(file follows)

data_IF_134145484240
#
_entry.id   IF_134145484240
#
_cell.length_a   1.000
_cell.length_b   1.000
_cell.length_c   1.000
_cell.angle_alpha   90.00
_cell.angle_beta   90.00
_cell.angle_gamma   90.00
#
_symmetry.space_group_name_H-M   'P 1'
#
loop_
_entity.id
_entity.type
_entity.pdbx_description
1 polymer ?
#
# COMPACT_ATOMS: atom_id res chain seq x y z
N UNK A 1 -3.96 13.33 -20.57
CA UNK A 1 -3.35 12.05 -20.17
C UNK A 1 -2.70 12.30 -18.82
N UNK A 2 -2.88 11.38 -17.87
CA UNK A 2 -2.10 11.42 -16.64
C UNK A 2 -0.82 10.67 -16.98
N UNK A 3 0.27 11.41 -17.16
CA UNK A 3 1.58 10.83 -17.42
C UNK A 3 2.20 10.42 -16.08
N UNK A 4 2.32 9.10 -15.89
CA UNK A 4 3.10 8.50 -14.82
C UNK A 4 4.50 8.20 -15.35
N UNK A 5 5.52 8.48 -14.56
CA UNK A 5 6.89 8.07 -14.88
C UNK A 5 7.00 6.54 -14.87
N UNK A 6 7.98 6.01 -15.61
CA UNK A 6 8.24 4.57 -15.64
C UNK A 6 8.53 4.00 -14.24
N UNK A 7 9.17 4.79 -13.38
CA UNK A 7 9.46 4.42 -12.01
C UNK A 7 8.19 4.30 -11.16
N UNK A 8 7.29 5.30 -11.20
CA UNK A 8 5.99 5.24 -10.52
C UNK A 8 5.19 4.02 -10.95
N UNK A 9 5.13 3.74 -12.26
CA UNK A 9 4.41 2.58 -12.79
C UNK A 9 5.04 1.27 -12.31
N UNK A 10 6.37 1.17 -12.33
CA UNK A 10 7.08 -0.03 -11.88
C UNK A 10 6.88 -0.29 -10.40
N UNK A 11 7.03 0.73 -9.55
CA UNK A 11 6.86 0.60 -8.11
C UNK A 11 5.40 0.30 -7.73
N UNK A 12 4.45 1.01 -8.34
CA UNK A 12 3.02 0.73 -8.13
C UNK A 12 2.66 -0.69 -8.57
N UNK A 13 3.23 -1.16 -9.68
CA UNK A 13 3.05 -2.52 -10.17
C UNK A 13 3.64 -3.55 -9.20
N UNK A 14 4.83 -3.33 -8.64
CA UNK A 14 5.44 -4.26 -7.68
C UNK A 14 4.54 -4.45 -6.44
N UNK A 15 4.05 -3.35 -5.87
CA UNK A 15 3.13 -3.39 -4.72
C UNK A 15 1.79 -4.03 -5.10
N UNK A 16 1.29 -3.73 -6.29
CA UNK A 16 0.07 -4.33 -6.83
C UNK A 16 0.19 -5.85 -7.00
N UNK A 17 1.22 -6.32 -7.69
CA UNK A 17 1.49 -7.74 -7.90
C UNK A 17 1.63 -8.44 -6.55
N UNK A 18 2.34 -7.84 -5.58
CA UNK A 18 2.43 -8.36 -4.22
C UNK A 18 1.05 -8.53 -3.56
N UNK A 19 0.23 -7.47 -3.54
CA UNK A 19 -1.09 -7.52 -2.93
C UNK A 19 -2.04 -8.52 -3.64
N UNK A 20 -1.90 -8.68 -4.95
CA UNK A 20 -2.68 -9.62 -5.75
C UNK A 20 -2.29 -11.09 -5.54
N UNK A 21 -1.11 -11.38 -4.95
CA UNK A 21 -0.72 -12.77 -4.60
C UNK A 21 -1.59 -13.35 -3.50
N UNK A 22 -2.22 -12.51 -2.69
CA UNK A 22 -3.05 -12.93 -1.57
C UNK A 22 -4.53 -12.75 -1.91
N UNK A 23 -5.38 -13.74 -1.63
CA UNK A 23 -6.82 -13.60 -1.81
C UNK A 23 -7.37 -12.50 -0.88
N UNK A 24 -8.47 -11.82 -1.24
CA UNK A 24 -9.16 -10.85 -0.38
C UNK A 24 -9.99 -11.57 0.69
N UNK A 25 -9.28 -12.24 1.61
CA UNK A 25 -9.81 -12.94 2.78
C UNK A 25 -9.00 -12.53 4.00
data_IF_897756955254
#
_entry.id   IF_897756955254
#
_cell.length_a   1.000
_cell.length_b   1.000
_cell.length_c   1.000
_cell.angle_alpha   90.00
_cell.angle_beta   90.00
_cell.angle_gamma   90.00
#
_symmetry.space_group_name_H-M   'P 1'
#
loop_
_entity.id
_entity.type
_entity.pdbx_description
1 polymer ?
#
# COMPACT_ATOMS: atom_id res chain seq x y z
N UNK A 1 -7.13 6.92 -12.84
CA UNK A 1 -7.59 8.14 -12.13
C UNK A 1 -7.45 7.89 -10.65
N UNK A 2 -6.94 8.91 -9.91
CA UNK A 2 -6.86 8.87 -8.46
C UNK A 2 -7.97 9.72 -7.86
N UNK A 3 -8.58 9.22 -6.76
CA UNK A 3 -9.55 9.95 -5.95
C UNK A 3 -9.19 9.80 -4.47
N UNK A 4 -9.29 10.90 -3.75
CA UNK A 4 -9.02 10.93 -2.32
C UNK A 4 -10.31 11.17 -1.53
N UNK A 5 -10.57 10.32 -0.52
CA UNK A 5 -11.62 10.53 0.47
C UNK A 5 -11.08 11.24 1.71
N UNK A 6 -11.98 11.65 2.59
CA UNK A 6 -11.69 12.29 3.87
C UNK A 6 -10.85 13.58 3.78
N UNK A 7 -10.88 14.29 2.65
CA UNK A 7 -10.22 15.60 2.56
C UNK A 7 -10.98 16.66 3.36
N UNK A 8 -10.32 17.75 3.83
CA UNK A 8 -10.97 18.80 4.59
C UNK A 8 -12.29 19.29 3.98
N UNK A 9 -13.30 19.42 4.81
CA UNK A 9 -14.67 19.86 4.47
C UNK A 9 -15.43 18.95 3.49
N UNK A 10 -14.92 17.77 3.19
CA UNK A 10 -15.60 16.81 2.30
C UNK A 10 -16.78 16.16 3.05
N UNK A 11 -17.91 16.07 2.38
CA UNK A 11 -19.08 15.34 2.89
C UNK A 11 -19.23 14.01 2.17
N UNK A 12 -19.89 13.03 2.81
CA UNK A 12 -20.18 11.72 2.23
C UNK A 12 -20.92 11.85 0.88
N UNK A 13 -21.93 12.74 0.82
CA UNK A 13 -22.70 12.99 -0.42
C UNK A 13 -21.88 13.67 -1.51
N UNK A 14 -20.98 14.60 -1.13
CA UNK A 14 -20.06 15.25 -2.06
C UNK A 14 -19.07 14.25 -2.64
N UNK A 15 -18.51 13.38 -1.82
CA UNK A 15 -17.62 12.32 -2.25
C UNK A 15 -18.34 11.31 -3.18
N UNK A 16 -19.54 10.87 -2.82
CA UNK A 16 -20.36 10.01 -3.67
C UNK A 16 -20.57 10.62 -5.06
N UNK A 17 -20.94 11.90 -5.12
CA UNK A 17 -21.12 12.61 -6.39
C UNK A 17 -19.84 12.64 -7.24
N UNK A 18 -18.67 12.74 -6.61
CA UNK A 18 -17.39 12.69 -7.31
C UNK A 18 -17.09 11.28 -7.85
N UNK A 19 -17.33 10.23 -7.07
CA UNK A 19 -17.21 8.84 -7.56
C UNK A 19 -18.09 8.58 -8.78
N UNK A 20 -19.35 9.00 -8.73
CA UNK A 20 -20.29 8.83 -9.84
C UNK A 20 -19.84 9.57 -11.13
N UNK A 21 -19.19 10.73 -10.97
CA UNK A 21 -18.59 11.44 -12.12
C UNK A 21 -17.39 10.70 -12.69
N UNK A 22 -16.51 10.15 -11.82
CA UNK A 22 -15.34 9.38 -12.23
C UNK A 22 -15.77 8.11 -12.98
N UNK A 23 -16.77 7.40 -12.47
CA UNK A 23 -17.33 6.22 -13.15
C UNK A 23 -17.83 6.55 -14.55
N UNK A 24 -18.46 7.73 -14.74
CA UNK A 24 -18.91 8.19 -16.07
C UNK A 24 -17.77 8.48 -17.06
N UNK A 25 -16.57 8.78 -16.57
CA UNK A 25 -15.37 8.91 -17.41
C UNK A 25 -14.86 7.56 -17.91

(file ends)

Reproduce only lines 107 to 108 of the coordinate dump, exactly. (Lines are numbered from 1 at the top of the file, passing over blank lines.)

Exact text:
_symmetry.space_group_name_H-M   'P 1'
#